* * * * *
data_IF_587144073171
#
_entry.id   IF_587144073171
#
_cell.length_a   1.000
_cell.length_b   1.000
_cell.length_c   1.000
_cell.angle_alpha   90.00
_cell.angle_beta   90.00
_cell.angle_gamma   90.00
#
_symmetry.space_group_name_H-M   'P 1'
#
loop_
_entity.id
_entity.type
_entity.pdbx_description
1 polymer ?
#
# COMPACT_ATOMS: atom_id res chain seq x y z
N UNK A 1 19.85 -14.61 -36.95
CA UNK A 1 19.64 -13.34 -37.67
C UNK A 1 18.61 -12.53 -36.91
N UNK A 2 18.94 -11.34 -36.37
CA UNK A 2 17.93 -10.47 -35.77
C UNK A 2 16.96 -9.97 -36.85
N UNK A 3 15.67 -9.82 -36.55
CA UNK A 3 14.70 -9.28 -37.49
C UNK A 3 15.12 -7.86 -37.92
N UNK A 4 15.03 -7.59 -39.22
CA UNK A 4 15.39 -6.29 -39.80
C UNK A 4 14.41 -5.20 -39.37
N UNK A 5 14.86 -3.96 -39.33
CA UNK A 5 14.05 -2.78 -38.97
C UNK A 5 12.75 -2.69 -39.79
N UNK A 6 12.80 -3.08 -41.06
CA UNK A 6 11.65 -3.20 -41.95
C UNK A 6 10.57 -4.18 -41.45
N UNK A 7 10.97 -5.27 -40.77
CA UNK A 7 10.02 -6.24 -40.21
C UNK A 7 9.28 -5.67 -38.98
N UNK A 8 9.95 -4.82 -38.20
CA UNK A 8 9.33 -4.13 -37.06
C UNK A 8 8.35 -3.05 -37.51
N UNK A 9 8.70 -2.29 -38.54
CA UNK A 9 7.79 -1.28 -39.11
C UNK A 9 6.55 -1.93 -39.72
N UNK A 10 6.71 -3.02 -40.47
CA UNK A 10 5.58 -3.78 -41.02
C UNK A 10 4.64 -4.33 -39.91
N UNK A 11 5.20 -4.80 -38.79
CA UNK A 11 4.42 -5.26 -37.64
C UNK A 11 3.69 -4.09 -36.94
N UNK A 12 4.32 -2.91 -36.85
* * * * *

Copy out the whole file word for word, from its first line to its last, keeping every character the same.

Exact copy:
data_IF_587144073171
#
_entry.id   IF_587144073171
#
_cell.length_a   1.000
_cell.length_b   1.000
_cell.length_c   1.000
_cell.angle_alpha   90.00
_cell.angle_beta   90.00
_cell.angle_gamma   90.00
#
_symmetry.space_group_name_H-M   'P 1'
#
loop_
_entity.id
_entity.type
_entity.pdbx_description
1 polymer ?
#
# COMPACT_ATOMS: atom_id res chain seq x y z
N UNK A 1 19.85 -14.61 -36.95
CA UNK A 1 19.64 -13.34 -37.67
C UNK A 1 18.61 -12.53 -36.91
N UNK A 2 18.94 -11.34 -36.37
CA UNK A 2 17.93 -10.47 -35.77
C UNK A 2 16.96 -9.97 -36.85
N UNK A 3 15.67 -9.82 -36.55
CA UNK A 3 14.70 -9.28 -37.49
C UNK A 3 15.12 -7.86 -37.92
N UNK A 4 15.03 -7.59 -39.22
CA UNK A 4 15.39 -6.29 -39.80
C UNK A 4 14.41 -5.20 -39.37
N UNK A 5 14.86 -3.96 -39.33
CA UNK A 5 14.05 -2.78 -38.97
C UNK A 5 12.75 -2.69 -39.79
N UNK A 6 12.80 -3.08 -41.06
CA UNK A 6 11.65 -3.20 -41.95
C UNK A 6 10.57 -4.18 -41.45
N UNK A 7 10.97 -5.27 -40.77
CA UNK A 7 10.02 -6.24 -40.21
C UNK A 7 9.28 -5.67 -38.98
N UNK A 8 9.95 -4.82 -38.20
CA UNK A 8 9.33 -4.13 -37.06
C UNK A 8 8.35 -3.05 -37.51
N UNK A 9 8.70 -2.29 -38.54
CA UNK A 9 7.79 -1.28 -39.11
C UNK A 9 6.55 -1.93 -39.72
N UNK A 10 6.71 -3.02 -40.47
CA UNK A 10 5.58 -3.78 -41.02
C UNK A 10 4.64 -4.33 -39.91
N UNK A 11 5.20 -4.80 -38.79
CA UNK A 11 4.42 -5.26 -37.64
C UNK A 11 3.69 -4.09 -36.94
N UNK A 12 4.32 -2.91 -36.85